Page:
When I sit down to play a videogame, usually I know what I’m going to get out of it. If it’s an RPG, usually I’m treated to some nice visuals, a good story, possibly some new and interesting combat mechanics, lots of grinding and side questing…you know, the usual. Really, the same can be said for any kind of game. However, how often is it, especially lately, that you can say you’re able to sit down with a videogame and…relax?
Lately I’ve been playing Batman – Arkham City and I LOVE it, but…it’s not exactly relaxing. Sure, it’s fun to have 50 guys or whatever tossed at you like meat puppets and finish them off one by one with all kinds of brutal, stylish manuevers and while it’s certainly satisfying and very fun, it’s not…relaxing. Or peaceful. And no, it’s not meant to be, but that’s what I’m on about right now.
So I decided I would compile a list of my favorite peaceful games, at least that I can come up with off the top of my head, that I’ve found to be, at least at times, very calm and peaceful while providing either great, lush scenery or just in general encouraging you to slow down, take your time, and really soak it in. Keep in mind, too, that these are in no particular order. Let’s start with…
Xenoblade is such an incredible game, as you already know. It fuses MMO-like combat with just the right amount of control over realtime combat, a ridiculous amount of sidequesting and tweaking, and good ol’ fashioned JRPG goodness all up nicely in one huge package. Where I feel the game truly shines, however, is in its creativity, visuals, music, and overall ambience.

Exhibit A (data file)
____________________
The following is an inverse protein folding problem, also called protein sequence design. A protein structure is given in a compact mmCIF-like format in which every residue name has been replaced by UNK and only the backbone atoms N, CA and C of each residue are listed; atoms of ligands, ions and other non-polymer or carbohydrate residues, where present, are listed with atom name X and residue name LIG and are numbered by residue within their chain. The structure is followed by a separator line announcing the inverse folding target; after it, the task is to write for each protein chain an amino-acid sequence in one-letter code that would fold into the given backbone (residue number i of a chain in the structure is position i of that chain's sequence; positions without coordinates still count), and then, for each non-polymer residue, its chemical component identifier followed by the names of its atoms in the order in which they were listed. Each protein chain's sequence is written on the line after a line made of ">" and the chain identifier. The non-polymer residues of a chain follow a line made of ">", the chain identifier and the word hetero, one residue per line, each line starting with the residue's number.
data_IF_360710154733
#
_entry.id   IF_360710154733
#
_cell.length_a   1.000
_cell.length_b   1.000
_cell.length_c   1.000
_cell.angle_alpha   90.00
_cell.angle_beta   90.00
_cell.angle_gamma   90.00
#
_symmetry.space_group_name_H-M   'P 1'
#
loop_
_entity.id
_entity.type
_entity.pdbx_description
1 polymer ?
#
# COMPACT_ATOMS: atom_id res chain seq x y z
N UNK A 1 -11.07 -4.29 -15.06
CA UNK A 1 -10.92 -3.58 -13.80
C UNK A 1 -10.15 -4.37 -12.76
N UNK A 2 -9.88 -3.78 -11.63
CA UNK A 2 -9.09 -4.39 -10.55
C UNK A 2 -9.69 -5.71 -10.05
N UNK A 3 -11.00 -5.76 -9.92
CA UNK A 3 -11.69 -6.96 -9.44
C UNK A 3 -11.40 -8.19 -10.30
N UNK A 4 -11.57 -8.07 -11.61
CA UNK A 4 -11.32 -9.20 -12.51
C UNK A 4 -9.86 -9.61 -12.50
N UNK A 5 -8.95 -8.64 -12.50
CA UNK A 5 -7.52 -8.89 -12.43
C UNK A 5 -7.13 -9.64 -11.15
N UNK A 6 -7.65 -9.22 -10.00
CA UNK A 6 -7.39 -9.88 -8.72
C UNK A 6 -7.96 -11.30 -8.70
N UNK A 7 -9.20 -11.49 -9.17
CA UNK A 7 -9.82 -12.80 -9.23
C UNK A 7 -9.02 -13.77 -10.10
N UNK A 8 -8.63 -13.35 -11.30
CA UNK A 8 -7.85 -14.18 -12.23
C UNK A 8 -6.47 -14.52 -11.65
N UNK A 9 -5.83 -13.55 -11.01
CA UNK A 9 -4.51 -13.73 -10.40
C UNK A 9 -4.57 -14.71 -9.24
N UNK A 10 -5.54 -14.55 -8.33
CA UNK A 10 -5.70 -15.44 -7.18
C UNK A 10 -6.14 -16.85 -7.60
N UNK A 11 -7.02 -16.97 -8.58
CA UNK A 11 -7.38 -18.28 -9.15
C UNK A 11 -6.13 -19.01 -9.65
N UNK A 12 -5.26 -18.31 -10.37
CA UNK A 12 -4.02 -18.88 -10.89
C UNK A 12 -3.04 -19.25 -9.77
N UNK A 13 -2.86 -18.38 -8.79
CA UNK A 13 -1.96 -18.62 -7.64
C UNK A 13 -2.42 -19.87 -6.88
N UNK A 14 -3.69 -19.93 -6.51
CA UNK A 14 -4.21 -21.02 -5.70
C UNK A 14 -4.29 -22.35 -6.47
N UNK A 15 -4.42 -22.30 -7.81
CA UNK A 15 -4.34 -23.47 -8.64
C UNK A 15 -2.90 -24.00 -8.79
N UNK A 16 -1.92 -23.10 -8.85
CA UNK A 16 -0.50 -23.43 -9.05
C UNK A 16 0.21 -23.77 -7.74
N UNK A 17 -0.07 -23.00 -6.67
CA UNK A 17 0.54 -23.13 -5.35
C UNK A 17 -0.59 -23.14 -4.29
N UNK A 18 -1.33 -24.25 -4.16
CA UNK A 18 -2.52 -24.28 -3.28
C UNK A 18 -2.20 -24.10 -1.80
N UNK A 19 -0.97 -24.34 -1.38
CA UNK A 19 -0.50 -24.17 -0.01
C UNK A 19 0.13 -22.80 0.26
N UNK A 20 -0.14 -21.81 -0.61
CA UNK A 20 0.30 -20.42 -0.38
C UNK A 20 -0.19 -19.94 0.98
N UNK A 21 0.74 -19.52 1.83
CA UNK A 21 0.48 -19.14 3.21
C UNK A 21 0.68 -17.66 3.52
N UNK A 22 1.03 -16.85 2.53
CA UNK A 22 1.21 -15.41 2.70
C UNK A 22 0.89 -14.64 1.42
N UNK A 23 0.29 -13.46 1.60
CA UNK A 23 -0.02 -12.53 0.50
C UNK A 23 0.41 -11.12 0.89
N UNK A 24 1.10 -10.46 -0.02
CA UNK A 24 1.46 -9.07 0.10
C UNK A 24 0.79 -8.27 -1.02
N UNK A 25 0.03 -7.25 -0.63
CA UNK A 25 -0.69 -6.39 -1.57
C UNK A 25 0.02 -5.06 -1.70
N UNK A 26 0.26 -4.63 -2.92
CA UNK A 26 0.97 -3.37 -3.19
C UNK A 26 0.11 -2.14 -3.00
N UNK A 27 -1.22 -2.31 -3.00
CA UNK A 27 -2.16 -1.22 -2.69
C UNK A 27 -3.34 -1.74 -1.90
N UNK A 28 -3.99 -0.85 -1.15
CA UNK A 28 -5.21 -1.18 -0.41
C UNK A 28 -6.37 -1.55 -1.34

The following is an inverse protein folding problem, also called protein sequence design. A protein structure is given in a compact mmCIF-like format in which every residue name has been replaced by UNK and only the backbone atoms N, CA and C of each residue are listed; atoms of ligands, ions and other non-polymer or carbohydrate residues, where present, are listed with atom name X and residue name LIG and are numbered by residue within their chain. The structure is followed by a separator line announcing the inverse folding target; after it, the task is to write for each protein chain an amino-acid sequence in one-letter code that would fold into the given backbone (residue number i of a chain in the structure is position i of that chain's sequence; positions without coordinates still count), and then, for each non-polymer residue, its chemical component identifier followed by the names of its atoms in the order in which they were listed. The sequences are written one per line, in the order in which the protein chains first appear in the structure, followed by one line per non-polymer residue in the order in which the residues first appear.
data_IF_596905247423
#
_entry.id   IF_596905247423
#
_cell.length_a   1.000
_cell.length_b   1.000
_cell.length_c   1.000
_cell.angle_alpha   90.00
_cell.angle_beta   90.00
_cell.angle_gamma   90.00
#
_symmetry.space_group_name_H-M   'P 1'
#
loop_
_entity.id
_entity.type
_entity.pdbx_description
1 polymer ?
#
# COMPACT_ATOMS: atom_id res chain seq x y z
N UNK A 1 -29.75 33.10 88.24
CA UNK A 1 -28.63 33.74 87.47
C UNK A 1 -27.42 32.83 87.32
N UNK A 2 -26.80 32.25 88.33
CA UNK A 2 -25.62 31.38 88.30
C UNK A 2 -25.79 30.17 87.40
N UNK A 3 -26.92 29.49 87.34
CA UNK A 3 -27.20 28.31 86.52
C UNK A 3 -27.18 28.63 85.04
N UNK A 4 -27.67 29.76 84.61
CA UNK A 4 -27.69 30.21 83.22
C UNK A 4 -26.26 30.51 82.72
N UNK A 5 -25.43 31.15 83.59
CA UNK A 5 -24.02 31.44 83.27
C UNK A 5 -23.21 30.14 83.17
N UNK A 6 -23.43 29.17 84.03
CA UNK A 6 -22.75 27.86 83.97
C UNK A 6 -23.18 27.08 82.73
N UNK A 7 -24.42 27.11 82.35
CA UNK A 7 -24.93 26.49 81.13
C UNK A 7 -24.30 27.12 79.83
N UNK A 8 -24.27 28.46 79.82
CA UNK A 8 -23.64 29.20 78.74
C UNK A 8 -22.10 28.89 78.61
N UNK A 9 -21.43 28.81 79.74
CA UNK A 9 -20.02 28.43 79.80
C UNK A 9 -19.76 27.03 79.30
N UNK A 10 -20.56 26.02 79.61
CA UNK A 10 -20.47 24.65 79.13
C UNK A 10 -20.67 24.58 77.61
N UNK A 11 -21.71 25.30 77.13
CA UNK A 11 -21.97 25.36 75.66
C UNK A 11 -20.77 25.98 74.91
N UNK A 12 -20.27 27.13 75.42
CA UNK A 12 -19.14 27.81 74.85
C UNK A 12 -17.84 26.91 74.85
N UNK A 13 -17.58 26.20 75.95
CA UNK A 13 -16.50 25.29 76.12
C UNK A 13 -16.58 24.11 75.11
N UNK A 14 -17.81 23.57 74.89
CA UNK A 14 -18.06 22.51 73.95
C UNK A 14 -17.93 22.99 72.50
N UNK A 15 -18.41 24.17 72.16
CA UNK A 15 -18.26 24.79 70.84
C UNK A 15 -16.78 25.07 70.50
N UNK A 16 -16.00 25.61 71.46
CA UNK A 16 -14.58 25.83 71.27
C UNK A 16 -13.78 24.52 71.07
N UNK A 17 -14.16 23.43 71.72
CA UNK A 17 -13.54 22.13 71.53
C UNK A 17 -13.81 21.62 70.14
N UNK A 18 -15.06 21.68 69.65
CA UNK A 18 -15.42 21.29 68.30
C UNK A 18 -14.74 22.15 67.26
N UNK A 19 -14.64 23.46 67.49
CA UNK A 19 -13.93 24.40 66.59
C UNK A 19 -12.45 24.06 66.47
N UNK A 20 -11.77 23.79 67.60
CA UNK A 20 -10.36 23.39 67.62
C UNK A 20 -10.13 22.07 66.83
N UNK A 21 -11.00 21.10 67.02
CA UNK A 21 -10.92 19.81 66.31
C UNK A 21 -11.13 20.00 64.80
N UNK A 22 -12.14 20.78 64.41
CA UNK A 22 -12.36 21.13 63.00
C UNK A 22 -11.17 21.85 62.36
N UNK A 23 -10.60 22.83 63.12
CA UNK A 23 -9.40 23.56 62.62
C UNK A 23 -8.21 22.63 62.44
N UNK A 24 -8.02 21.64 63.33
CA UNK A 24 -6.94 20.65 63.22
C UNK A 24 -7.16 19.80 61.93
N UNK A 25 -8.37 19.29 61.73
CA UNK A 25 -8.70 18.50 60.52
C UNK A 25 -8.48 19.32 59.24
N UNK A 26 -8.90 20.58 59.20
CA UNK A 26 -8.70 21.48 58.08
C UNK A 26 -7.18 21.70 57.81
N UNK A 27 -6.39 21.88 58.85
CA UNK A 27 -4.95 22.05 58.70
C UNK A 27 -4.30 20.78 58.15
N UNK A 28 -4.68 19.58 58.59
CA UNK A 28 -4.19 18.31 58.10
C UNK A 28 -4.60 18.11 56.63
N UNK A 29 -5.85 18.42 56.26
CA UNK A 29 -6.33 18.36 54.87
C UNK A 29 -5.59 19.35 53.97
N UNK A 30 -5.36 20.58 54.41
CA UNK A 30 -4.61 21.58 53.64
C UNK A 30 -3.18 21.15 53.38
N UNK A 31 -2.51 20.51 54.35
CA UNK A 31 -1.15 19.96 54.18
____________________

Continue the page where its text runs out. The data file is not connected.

There are many times where vast landscapes are stretched out in front of you, chock full of wildlife that, sure, you can beat the hell out of if you so desire, or just let it wander about doing whatever. I wouldn’t call the visuals “breathtaking” per se (this is the Wii hardware we’re dealing with after all), but they make the best possible use of it that they can.
I mean seriously, it’s the first time in a game that I would recommend getting to the swamp level as quickly as possible because it’s fucking gorgeous, not only from a design aspect, but also from the visuals as far as the day/night transition and how they incorporate that in the music and, again, overall ambience. It’s one of those games that you can easily just sit back and watch, marveling at all the little touches that were provided.